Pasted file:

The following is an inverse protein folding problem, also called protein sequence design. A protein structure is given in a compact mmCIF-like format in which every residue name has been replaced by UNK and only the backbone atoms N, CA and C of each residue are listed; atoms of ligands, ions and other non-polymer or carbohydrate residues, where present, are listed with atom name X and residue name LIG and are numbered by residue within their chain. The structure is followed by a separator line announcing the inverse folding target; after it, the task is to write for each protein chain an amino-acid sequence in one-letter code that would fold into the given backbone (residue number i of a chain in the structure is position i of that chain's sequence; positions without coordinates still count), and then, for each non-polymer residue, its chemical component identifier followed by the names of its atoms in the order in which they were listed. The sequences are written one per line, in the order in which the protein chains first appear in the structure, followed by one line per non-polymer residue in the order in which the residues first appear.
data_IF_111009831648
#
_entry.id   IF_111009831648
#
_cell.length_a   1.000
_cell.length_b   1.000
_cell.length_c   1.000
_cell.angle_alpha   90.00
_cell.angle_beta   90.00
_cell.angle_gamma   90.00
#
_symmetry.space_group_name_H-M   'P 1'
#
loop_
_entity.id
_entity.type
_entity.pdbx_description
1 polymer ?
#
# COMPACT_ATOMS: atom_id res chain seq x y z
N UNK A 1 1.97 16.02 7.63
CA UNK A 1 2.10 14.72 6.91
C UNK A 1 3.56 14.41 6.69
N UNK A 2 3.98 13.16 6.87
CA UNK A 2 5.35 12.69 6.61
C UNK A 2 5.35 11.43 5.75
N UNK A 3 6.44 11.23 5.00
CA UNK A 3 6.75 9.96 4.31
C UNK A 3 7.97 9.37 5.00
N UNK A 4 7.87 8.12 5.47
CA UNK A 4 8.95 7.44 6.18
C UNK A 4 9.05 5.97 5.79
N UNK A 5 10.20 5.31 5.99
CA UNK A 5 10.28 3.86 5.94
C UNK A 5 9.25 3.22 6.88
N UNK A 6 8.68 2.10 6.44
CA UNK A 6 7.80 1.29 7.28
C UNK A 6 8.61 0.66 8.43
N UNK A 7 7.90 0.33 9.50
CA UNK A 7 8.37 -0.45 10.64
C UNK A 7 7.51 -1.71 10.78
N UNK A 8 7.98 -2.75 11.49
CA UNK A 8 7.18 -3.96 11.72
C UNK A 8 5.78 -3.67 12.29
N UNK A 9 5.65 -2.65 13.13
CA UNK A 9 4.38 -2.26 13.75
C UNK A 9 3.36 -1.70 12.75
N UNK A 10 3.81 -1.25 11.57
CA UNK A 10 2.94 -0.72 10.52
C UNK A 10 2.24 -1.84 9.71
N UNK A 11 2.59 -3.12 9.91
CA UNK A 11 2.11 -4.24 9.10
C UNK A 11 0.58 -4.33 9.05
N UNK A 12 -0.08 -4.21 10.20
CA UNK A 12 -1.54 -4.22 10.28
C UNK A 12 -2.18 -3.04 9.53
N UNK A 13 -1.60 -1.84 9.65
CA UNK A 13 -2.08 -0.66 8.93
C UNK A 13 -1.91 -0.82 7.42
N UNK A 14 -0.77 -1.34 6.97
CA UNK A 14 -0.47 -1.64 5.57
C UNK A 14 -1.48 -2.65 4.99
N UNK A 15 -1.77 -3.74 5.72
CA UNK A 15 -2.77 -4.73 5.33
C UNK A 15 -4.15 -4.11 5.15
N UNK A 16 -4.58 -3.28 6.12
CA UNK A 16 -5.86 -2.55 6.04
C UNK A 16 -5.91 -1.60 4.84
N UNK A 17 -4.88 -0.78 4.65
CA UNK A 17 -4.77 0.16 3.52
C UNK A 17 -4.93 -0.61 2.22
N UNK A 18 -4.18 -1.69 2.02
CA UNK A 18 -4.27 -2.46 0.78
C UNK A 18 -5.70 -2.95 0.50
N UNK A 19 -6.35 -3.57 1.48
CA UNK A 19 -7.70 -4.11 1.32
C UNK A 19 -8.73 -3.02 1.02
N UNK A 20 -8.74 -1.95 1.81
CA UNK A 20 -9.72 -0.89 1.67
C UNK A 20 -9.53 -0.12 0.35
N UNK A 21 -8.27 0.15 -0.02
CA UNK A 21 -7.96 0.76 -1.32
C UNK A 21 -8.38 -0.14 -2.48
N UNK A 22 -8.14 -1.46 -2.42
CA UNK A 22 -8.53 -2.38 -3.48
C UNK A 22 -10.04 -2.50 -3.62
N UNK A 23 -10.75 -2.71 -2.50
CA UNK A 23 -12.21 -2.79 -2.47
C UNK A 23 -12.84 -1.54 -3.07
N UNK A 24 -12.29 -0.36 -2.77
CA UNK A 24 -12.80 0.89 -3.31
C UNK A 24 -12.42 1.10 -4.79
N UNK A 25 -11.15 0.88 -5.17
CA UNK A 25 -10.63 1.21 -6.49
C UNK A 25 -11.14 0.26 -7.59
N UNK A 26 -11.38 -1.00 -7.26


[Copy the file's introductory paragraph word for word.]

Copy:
The following is an inverse protein folding problem, also called protein sequence design. A protein structure is given in a compact mmCIF-like format in which every residue name has been replaced by UNK and only the backbone atoms N, CA and C of each residue are listed; atoms of ligands, ions and other non-polymer or carbohydrate residues, where present, are listed with atom name X and residue name LIG and are numbered by residue within their chain. The structure is followed by a separator line announcing the inverse folding target; after it, the task is to write for each protein chain an amino-acid sequence in one-letter code that would fold into the given backbone (residue number i of a chain in the structure is position i of that chain's sequence; positions without coordinates still count), and then, for each non-polymer residue, its chemical component identifier followed by the names of its atoms in the order in which they were listed. The sequences are written one per line, in the order in which the protein chains first appear in the structure, followed by one line per non-polymer residue in the order in which the residues first appear.